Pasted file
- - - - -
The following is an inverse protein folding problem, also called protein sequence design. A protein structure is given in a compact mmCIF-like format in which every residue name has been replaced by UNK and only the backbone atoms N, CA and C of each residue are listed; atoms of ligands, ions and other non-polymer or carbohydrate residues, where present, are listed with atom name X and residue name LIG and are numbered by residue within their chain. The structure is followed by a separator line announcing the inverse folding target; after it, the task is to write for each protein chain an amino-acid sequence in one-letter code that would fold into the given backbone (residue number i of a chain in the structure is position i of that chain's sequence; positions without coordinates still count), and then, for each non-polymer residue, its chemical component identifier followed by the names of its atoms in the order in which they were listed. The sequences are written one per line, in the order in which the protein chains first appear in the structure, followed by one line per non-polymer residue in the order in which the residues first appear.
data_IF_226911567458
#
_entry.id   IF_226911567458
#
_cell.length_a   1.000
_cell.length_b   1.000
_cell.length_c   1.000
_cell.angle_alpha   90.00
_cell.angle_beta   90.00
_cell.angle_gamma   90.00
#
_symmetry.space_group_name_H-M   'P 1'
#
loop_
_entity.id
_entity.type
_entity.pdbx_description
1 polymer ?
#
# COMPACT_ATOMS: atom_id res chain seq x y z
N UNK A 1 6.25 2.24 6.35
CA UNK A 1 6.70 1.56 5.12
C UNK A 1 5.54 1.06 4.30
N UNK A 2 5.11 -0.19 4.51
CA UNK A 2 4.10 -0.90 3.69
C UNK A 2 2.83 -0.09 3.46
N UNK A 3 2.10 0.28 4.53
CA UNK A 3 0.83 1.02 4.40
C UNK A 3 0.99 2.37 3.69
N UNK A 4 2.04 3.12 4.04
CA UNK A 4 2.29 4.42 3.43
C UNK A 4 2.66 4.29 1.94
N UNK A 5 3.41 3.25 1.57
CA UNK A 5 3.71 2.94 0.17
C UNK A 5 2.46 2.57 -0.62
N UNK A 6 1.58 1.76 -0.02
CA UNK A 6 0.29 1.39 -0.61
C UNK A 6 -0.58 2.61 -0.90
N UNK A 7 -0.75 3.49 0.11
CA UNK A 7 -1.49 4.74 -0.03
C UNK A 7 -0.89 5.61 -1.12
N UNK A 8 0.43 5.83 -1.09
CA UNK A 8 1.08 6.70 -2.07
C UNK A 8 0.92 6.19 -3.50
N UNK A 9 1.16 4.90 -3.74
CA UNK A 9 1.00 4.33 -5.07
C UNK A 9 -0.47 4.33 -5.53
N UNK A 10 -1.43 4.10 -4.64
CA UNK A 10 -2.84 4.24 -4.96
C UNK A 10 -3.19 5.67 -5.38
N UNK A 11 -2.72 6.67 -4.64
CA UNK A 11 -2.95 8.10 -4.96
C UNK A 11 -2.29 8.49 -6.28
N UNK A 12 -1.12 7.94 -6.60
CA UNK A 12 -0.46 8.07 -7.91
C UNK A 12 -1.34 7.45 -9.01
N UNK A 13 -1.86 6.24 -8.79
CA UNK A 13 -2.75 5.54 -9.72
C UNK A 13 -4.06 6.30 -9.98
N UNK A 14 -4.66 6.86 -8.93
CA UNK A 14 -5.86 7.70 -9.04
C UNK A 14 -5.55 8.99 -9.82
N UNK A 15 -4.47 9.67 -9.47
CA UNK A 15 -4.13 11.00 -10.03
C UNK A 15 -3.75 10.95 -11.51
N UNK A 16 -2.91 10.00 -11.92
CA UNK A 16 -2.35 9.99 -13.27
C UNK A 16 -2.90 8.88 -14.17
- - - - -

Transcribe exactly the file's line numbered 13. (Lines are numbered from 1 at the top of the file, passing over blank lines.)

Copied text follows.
_symmetry.space_group_name_H-M   'P 1'